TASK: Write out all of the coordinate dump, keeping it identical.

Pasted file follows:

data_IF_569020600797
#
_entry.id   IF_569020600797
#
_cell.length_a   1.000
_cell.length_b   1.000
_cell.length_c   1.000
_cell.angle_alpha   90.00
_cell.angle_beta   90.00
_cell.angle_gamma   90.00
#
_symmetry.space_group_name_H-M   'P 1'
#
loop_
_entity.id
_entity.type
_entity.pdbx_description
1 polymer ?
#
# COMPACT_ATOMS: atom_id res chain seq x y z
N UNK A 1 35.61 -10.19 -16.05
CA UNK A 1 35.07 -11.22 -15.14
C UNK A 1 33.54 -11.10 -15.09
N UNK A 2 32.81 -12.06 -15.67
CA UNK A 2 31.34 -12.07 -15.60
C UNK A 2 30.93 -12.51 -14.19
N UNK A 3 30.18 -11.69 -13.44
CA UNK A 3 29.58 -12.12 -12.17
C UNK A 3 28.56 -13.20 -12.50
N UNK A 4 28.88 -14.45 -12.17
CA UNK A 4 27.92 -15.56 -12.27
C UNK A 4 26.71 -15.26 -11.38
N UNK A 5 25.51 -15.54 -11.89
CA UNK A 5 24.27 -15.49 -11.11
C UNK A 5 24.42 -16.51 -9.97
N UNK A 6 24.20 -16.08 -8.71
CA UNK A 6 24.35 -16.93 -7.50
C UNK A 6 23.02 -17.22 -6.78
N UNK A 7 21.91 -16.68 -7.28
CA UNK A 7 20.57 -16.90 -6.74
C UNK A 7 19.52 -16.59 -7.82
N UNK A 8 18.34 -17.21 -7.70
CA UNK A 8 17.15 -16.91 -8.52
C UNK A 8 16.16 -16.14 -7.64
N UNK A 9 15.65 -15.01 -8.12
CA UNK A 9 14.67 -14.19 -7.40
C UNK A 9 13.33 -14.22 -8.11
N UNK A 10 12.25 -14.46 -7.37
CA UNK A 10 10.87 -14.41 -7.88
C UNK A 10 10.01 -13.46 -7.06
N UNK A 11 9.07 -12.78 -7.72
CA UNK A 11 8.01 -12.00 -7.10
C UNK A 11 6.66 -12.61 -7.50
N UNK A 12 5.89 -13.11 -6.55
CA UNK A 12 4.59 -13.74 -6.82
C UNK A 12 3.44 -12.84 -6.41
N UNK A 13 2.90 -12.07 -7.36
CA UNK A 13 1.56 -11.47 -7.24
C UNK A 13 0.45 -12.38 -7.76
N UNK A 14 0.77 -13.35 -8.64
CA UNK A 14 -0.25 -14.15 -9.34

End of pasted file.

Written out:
data_IF_569020600797
#
_entry.id   IF_569020600797
#
_cell.length_a   1.000
_cell.length_b   1.000
_cell.length_c   1.000
_cell.angle_alpha   90.00
_cell.angle_beta   90.00
_cell.angle_gamma   90.00
#
_symmetry.space_group_name_H-M   'P 1'
#
loop_
_entity.id
_entity.type
_entity.pdbx_description
1 polymer ?
#
# COMPACT_ATOMS: atom_id res chain seq x y z
N UNK A 1 35.61 -10.19 -16.05
CA UNK A 1 35.07 -11.22 -15.14
C UNK A 1 33.54 -11.10 -15.09
N UNK A 2 32.81 -12.06 -15.67
CA UNK A 2 31.34 -12.07 -15.60
C UNK A 2 30.93 -12.51 -14.19
N UNK A 3 30.18 -11.69 -13.44
CA UNK A 3 29.58 -12.12 -12.17
C UNK A 3 28.56 -13.20 -12.50
N UNK A 4 28.88 -14.45 -12.17
CA UNK A 4 27.92 -15.56 -12.27
C UNK A 4 26.71 -15.26 -11.38
N UNK A 5 25.51 -15.54 -11.89
CA UNK A 5 24.27 -15.49 -11.11
C UNK A 5 24.42 -16.51 -9.97
N UNK A 6 24.20 -16.08 -8.71
CA UNK A 6 24.35 -16.93 -7.50
C UNK A 6 23.02 -17.22 -6.78
N UNK A 7 21.91 -16.68 -7.28
CA UNK A 7 20.57 -16.90 -6.74
C UNK A 7 19.52 -16.59 -7.82
N UNK A 8 18.34 -17.21 -7.70
CA UNK A 8 17.15 -16.91 -8.52
C UNK A 8 16.16 -16.14 -7.64
N UNK A 9 15.65 -15.01 -8.12
CA UNK A 9 14.67 -14.19 -7.40
C UNK A 9 13.33 -14.22 -8.11
N UNK A 10 12.25 -14.46 -7.37
CA UNK A 10 10.87 -14.41 -7.88
C UNK A 10 10.01 -13.46 -7.06
N UNK A 11 9.07 -12.78 -7.72
CA UNK A 11 8.01 -12.00 -7.10
C UNK A 11 6.66 -12.61 -7.50
N UNK A 12 5.89 -13.11 -6.55
CA UNK A 12 4.59 -13.74 -6.82
C UNK A 12 3.44 -12.84 -6.41
N UNK A 13 2.90 -12.07 -7.36
CA UNK A 13 1.56 -11.47 -7.24
C UNK A 13 0.45 -12.38 -7.76
N UNK A 14 0.77 -13.35 -8.64
CA UNK A 14 -0.25 -14.15 -9.34